Is Excess Stress Affecting Your Eating Patterns Or Weight?

Stress –  if prolonged – is very bad for your health, and if not controlled, shortens the life span of many people.

Prolonged stress will adversely affect your adrenal glands and your brain chemistry, and this can contribute to unwanted weight gain and make it harder to lose weight. Stress can cause the adrenal glands to produce excess cortisol, and this increases insulin resistance, appetite, and fluid retention. Adrenalin levels can be depleted in those who are overweight and chronically stressed. Low levels of adrenalin will result in fatigue, low mood, and a slower metabolism.

Supplementing with magnesium, vitamin C and the amino acid tyrosine can help the adrenal glands and the nervous system cope better with stress.

Tyrosine is needed for the brain to make the neurotransmitter dopamine and for the adrenal glands to make the neurotransmitter adrenalin. Low levels of dopamine can make you depressed, unmotivated, and unable to feel satisfaction. Your brain needs tyrosine to make the neurotransmitter dopamine. Tyrosine can be used to reduce cravings for addictive foods.

A magnesium supplement can help to physically relax your whole nervous system and muscles; helping to make you calmer during the day and improving your quality of sleep at night. Magnesium also helps to stabilise blood sugar levels thus reducing cravings.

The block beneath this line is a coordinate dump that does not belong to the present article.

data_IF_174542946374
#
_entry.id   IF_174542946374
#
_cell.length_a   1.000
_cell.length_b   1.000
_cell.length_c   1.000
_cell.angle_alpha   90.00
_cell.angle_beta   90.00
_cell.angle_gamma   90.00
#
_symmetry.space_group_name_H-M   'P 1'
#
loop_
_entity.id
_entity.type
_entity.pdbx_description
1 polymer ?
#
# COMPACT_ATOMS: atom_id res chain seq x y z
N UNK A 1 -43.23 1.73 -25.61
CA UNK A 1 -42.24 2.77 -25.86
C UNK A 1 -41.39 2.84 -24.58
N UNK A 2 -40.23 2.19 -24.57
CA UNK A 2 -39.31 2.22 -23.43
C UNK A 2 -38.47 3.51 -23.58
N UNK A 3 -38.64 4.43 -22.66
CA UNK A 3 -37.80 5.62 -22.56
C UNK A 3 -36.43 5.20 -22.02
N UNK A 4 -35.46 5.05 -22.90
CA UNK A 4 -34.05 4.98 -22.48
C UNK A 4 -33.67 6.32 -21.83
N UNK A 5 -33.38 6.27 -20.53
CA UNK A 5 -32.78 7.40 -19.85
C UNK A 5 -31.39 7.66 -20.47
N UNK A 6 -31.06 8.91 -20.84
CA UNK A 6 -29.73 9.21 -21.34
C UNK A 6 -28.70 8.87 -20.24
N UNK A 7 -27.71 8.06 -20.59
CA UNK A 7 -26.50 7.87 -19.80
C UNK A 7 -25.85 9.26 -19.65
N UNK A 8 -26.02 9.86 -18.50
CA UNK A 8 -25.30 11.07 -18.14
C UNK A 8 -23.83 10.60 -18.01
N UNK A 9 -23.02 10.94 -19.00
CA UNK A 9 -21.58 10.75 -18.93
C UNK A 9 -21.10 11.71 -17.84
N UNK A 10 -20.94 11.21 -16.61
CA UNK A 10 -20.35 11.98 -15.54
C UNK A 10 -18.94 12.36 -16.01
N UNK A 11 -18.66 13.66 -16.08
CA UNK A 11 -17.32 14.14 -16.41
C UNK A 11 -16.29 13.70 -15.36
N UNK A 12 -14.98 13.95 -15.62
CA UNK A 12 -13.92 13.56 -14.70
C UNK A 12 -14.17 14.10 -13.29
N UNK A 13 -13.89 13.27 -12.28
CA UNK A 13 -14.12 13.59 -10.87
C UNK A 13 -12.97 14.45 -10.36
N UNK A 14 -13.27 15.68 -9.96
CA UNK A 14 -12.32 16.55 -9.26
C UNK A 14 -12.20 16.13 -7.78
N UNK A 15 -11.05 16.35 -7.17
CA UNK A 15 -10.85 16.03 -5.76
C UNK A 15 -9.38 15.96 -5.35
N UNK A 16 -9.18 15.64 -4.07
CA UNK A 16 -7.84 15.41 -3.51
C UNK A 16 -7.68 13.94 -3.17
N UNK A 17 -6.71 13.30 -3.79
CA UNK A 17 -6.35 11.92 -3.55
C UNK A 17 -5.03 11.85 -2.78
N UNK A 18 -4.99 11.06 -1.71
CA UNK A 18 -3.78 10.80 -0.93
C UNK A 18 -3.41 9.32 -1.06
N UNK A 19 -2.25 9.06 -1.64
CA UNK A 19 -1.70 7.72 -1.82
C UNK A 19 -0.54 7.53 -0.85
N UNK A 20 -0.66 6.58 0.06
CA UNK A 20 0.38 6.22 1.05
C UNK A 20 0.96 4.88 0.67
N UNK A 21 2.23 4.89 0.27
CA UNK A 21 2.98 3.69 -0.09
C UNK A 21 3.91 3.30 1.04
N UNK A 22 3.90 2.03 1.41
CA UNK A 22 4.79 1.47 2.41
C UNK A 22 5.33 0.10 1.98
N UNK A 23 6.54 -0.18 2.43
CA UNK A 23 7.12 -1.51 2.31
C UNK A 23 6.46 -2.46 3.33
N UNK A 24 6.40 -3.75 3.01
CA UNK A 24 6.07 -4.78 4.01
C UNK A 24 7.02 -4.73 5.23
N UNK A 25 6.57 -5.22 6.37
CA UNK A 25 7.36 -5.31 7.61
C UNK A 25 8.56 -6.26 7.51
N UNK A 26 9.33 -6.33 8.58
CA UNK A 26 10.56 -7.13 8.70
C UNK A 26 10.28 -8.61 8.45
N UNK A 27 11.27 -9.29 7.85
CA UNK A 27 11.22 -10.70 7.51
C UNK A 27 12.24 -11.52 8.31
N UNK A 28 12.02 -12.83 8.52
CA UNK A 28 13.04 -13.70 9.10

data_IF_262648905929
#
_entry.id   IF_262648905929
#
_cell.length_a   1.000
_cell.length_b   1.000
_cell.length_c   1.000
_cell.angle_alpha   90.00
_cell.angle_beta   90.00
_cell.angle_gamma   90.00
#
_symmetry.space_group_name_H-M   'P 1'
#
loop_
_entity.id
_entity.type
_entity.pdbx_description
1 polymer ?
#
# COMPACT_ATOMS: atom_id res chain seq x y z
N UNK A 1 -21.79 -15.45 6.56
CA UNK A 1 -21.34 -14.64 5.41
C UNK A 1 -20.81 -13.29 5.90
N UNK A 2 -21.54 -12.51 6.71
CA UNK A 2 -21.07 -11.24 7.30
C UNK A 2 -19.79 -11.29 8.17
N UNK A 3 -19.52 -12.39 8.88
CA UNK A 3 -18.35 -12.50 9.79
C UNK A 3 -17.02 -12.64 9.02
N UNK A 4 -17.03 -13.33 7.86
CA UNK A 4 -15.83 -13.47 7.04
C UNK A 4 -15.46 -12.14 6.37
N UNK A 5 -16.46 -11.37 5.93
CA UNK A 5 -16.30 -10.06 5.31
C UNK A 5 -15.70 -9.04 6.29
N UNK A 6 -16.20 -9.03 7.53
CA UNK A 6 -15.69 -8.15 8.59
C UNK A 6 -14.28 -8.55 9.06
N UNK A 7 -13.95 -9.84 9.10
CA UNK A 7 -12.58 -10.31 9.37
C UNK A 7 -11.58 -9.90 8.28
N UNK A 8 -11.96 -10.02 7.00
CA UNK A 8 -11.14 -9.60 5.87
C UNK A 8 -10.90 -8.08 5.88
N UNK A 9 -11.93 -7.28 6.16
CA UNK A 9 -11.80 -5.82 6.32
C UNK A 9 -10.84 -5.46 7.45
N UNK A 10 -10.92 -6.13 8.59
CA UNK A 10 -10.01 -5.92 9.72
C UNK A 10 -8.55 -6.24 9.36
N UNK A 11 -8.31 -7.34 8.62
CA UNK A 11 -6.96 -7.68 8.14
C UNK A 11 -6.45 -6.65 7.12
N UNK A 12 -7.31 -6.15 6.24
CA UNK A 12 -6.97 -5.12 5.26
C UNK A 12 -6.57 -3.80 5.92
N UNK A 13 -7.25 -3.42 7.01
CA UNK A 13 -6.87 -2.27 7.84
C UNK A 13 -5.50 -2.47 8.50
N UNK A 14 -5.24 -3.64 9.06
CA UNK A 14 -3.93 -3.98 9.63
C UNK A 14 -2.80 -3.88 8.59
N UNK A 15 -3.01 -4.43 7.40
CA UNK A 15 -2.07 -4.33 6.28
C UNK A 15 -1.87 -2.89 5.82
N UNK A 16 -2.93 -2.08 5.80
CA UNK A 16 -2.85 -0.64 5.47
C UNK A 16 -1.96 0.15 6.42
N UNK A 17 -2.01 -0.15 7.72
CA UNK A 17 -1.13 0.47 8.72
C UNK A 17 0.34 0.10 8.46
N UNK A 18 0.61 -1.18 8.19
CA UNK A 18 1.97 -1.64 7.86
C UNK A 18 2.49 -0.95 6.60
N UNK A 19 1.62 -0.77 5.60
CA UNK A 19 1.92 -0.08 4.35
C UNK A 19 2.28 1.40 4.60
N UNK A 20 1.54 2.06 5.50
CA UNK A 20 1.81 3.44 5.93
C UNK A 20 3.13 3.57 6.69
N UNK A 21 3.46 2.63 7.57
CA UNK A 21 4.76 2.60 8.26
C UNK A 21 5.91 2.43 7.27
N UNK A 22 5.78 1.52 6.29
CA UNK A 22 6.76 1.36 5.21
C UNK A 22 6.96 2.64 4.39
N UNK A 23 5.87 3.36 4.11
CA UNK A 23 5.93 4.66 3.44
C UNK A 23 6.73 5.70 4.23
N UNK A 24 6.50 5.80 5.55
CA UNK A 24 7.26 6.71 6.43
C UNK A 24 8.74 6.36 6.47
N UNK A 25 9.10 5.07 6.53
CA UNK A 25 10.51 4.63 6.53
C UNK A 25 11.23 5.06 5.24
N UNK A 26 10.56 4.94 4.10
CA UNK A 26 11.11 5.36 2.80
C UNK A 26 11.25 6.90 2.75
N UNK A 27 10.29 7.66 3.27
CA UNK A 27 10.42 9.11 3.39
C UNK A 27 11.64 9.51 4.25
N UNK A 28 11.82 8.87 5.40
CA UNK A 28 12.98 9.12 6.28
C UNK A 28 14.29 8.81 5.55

Look into changing or avoiding situations that cause you to become stressed. If you cannot do this then investigate strategies to improve how you deal with stressful situations. Try to mix with positive supportive people and keep your distance from people who are critical and judgemental of you.

Try to keep calm. Cool, calm, and collected people rarely binge eat.  Stress is one of the biggest factors that gets people off the rails when it comes to their diet.  Many people use eating as a coping mechanism to deal with difficulties in their life and unpleasant emotions such as loneliness, guilt, grief, or anger.  Seeing a counsellor can help a lot. I recommend the support group Overeaters Anonymous if you need help with food and/or sugar addiction.

It is ok if being overweight stresses you out, but you need to turn this stress into productive energy (or even a bit of anger) that you can use to make good changes in your behaviour. Avoid anxiety and be persistent in making positive changes. It is true that “whether you think you can or you think you can’t, you are right. It is self-belief and persistence that will get you to your goal. Do not let negative talk from yourself or other people sabotage you.

Strategies to reduce stress and anxiety may include learning to do yoga or tai chi, meditation, taking a course on stress management, consulting a counsellor for cognitive therapy, doing regular exercise, and reading self-help books.

Recommended books

  • “Help for Depression and Anxiety” by Dr Sandra Cabot MD
  • “Want to Lose Weight but Hooked on Food” by Dr Sandra Cabot MD and Wendy Perkins
  • “The Road Less Travelled” by Scott Peck MD
  • “The Seven Spiritual Laws of Success – A Practical Guide to the Fulfillment of Your Dreams” by Deepak Chopra MD
  • “Breaking the habit of being yourself” by Dr Joe Dispenza
  • “Stillness Speaks” by Eckhart Tolle
  • “Mindfulness. Living in the moment. Living in the breath.” by Amit Ray PhD
  • “Peace is Possible” by Prem Rawat
  • “The Prophet” by Kahlil Gibran
  • “The Archetypes and the collective unconscious” by C.G Jung
  • “The Holographic Universe” by Michael Talbot
  • “Super Brain” by Deepak Chopra MD and Rudolph E Tanzi PhD